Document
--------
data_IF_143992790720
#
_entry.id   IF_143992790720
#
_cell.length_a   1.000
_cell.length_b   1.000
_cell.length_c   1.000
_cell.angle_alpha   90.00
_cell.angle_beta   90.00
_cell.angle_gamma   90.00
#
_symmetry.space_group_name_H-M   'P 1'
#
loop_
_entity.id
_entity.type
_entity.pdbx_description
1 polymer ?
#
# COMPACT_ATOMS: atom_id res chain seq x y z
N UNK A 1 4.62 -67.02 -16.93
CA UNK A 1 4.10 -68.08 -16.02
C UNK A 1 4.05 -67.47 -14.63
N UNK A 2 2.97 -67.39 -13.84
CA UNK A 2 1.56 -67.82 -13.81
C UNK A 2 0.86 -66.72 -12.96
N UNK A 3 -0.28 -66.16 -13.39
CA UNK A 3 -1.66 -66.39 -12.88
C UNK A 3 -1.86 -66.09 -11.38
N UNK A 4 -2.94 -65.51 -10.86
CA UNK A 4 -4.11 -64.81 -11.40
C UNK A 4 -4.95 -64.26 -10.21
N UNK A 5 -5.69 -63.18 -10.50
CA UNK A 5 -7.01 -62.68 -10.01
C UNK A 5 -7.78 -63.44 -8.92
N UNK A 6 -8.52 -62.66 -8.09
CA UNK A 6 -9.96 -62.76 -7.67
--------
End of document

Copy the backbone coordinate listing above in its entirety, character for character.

data_IF_143992790720
#
_entry.id   IF_143992790720
#
_cell.length_a   1.000
_cell.length_b   1.000
_cell.length_c   1.000
_cell.angle_alpha   90.00
_cell.angle_beta   90.00
_cell.angle_gamma   90.00
#
_symmetry.space_group_name_H-M   'P 1'
#
loop_
_entity.id
_entity.type
_entity.pdbx_description
1 polymer ?
#
# COMPACT_ATOMS: atom_id res chain seq x y z
N UNK A 1 4.62 -67.02 -16.93
CA UNK A 1 4.10 -68.08 -16.02
C UNK A 1 4.05 -67.47 -14.63
N UNK A 2 2.97 -67.39 -13.84
CA UNK A 2 1.56 -67.82 -13.81
C UNK A 2 0.86 -66.72 -12.96
N UNK A 3 -0.28 -66.16 -13.39
CA UNK A 3 -1.66 -66.39 -12.88
C UNK A 3 -1.86 -66.09 -11.38
N UNK A 4 -2.94 -65.51 -10.86
CA UNK A 4 -4.11 -64.81 -11.40
C UNK A 4 -4.95 -64.26 -10.21
N UNK A 5 -5.69 -63.18 -10.50
CA UNK A 5 -7.01 -62.68 -10.01
C UNK A 5 -7.78 -63.44 -8.92
N UNK A 6 -8.52 -62.66 -8.09
CA UNK A 6 -9.96 -62.76 -7.67